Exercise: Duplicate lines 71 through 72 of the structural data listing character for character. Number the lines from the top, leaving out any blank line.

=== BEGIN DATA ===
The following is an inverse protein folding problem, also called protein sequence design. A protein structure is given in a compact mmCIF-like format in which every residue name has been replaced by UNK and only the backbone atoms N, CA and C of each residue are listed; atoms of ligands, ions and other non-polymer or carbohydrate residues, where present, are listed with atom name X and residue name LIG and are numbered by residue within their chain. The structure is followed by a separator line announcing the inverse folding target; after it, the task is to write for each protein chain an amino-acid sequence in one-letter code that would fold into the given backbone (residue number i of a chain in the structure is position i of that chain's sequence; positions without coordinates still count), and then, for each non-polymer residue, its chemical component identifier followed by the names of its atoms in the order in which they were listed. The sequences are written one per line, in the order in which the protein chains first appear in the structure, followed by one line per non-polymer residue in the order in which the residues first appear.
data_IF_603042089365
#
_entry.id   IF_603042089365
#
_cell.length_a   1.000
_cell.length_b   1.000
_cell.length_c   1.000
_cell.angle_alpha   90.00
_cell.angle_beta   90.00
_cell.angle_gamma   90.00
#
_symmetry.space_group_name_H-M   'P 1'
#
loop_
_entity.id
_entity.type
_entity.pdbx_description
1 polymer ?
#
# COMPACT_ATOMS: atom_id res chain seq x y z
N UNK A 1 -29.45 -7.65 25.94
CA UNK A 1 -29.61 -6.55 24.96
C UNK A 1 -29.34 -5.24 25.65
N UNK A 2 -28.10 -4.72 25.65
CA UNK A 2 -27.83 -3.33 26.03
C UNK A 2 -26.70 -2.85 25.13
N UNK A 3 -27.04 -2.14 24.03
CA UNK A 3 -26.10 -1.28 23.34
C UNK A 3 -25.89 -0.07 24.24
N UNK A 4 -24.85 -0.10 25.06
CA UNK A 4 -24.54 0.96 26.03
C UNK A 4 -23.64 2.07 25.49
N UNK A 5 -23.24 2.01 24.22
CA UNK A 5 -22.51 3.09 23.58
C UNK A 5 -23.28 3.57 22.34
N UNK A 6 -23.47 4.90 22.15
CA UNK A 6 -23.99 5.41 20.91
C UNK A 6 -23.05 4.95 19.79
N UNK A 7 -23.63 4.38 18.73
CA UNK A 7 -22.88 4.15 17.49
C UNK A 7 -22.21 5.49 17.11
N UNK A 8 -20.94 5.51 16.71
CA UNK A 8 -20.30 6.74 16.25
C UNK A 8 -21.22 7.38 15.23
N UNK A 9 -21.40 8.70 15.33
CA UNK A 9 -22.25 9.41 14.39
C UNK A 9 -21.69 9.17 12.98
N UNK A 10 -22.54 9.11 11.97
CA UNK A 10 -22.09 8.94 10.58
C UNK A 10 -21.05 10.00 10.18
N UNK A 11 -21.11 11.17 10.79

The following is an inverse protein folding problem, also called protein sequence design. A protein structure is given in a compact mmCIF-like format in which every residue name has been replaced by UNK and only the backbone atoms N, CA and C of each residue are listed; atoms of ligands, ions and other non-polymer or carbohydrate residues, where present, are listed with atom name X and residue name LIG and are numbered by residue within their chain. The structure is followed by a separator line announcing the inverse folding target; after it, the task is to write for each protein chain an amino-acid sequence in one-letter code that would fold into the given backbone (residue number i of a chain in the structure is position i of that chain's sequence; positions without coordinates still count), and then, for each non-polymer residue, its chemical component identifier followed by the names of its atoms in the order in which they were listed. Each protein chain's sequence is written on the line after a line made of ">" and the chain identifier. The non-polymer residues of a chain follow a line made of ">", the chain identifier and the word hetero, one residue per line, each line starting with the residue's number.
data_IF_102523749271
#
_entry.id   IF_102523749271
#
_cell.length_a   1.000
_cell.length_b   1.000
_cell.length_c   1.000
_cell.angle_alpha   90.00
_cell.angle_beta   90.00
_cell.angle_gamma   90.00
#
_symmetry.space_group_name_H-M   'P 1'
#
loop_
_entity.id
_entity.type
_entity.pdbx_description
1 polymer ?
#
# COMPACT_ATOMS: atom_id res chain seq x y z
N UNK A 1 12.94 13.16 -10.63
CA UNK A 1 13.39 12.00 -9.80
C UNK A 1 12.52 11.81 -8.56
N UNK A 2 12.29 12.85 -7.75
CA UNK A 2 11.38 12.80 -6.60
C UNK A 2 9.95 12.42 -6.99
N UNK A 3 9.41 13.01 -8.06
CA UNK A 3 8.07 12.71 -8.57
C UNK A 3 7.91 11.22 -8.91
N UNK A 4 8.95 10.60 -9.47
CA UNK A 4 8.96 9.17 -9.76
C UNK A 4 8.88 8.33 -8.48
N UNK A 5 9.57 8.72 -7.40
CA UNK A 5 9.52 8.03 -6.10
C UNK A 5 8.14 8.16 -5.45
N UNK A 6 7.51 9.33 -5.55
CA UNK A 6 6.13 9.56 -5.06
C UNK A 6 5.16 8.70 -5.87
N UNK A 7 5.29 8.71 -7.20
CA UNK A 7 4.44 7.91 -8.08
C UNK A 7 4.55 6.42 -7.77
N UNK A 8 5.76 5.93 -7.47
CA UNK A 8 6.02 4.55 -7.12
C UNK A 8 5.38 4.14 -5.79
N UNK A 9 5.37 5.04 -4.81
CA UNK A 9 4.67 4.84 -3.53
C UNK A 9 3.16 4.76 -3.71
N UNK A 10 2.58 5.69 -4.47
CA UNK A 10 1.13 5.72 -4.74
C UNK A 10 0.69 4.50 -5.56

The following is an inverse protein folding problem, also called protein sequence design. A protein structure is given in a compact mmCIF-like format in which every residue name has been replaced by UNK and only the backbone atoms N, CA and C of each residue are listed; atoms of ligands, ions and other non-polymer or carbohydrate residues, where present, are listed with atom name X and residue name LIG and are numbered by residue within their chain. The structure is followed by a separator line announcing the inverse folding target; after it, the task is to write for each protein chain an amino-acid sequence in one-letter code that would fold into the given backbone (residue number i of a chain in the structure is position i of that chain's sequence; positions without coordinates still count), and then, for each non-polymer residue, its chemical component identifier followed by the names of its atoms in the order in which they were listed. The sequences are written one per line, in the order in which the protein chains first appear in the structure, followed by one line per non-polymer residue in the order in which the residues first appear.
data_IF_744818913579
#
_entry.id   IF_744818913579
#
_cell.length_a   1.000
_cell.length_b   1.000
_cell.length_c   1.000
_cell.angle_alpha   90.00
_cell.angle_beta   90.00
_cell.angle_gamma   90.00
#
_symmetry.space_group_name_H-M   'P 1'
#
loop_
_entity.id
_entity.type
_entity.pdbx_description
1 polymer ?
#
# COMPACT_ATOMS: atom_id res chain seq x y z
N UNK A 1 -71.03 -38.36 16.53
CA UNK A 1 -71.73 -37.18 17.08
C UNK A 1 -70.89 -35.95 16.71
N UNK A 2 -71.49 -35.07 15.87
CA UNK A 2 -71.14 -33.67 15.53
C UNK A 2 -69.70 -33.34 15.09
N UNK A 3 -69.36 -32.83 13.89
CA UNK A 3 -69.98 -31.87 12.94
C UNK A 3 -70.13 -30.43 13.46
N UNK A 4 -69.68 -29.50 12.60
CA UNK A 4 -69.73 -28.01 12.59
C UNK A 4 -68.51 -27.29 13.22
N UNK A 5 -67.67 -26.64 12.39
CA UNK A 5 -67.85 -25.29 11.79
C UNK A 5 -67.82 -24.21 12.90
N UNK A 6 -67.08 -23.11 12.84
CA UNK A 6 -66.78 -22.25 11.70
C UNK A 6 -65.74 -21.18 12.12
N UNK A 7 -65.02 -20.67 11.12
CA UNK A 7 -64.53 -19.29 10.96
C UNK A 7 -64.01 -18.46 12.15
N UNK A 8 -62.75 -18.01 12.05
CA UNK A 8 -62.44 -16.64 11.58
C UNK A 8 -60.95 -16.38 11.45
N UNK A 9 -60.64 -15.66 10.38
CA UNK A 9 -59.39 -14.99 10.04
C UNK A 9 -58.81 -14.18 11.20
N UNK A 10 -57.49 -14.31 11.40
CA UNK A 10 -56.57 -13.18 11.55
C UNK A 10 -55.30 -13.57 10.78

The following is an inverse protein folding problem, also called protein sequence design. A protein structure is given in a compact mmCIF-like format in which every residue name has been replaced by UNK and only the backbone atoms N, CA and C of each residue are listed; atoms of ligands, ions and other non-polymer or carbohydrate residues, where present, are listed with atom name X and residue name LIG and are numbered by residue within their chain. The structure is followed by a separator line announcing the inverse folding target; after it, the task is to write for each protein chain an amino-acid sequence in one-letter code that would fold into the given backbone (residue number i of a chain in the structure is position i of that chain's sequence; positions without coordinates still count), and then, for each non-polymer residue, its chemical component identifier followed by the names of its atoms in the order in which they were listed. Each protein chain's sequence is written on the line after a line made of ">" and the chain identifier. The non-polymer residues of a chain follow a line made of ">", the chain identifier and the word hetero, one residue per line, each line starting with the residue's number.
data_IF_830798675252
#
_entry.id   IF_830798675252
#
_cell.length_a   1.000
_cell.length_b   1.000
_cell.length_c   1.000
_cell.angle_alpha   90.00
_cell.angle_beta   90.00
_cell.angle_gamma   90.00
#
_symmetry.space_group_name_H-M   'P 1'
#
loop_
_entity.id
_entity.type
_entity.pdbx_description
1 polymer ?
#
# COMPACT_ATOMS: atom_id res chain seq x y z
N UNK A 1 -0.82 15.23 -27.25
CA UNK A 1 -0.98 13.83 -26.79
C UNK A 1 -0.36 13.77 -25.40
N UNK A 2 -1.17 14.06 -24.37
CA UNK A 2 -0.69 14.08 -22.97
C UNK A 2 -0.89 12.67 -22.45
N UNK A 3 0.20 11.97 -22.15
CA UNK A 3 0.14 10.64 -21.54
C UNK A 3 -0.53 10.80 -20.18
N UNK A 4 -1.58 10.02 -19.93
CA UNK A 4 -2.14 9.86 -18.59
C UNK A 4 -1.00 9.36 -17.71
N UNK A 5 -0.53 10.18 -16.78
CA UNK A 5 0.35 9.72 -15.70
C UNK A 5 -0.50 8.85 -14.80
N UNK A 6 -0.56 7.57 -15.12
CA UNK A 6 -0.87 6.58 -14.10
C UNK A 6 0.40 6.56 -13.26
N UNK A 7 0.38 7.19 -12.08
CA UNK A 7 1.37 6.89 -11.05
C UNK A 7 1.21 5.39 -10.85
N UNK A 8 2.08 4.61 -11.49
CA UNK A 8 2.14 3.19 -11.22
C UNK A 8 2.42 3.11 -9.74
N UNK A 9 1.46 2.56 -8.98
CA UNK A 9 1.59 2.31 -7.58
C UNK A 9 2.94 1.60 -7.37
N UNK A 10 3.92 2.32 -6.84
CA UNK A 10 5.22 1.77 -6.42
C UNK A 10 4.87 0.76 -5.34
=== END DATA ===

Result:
1 polymer ?
#